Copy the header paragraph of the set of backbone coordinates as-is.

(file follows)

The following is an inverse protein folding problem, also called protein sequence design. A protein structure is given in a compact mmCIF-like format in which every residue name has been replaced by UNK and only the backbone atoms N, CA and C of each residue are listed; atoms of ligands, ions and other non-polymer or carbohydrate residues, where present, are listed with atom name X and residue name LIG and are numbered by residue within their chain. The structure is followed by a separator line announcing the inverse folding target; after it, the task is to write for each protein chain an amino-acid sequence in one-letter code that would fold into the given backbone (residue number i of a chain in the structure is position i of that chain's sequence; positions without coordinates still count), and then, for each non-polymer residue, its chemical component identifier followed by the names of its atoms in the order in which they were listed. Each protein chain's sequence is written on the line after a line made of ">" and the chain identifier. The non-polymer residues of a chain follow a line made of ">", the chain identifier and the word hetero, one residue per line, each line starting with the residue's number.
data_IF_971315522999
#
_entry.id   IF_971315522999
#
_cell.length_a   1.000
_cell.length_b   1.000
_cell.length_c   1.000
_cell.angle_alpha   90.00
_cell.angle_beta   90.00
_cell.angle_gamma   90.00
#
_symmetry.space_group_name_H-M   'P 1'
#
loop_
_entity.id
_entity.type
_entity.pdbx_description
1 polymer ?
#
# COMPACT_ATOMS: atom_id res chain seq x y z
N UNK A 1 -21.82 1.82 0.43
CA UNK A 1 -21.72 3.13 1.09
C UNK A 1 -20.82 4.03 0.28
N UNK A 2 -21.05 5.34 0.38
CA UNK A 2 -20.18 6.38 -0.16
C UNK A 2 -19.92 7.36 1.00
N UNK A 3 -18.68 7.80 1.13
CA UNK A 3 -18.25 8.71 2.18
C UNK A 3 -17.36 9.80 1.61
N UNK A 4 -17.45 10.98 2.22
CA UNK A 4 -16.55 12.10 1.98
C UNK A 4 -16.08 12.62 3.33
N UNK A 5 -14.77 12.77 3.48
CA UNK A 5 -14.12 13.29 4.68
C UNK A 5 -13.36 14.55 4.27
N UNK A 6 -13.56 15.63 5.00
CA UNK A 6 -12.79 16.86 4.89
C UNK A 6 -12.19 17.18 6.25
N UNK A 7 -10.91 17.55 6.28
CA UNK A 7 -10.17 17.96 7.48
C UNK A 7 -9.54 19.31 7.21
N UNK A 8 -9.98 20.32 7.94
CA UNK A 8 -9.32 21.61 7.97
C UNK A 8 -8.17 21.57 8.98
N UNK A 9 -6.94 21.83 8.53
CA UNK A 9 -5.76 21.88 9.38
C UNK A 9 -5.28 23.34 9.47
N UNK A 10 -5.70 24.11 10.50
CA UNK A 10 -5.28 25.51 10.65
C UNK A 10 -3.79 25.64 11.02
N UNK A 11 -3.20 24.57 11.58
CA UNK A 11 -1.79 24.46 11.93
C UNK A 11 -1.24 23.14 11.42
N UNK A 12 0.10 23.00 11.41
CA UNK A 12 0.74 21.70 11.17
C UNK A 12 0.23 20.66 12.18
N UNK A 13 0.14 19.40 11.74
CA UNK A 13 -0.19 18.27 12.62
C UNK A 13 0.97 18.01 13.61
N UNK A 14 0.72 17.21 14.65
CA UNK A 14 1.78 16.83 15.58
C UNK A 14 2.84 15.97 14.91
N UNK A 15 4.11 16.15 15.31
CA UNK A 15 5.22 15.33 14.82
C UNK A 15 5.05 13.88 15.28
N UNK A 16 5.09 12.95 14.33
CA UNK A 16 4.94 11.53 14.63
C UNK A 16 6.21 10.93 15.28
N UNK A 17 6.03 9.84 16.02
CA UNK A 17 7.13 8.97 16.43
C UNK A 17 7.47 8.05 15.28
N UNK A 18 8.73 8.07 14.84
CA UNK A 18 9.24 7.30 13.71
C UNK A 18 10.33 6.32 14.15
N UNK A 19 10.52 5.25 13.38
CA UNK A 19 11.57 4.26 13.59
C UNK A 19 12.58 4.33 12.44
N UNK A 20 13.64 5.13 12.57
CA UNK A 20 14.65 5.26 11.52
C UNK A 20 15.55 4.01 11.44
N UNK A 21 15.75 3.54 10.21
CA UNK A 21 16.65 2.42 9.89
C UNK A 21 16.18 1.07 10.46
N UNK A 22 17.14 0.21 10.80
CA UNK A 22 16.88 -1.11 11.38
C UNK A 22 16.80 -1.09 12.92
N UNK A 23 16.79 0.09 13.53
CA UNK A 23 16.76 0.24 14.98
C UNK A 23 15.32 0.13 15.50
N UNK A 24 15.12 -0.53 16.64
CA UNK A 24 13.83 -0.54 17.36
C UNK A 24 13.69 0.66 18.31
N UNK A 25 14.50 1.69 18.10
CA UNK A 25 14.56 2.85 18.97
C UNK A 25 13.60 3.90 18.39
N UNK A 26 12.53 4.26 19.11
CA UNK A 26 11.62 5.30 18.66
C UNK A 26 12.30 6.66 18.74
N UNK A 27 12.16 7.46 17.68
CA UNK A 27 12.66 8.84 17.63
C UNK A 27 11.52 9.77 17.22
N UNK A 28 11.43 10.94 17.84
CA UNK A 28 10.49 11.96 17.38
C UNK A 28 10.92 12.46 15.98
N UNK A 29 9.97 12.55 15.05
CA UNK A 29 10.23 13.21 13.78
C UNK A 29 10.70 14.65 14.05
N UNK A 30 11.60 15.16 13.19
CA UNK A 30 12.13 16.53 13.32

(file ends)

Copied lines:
The following is an inverse protein folding problem, also called protein sequence design. A protein structure is given in a compact mmCIF-like format in which every residue name has been replaced by UNK and only the backbone atoms N, CA and C of each residue are listed; atoms of ligands, ions and other non-polymer or carbohydrate residues, where present, are listed with atom name X and residue name LIG and are numbered by residue within their chain. The structure is followed by a separator line announcing the inverse folding target; after it, the task is to write for each protein chain an amino-acid sequence in one-letter code that would fold into the given backbone (residue number i of a chain in the structure is position i of that chain's sequence; positions without coordinates still count), and then, for each non-polymer residue, its chemical component identifier followed by the names of its atoms in the order in which they were listed. Each protein chain's sequence is written on the line after a line made of ">" and the chain identifier. The non-polymer residues of a chain follow a line made of ">", the chain identifier and the word hetero, one residue per line, each line starting with the residue's number.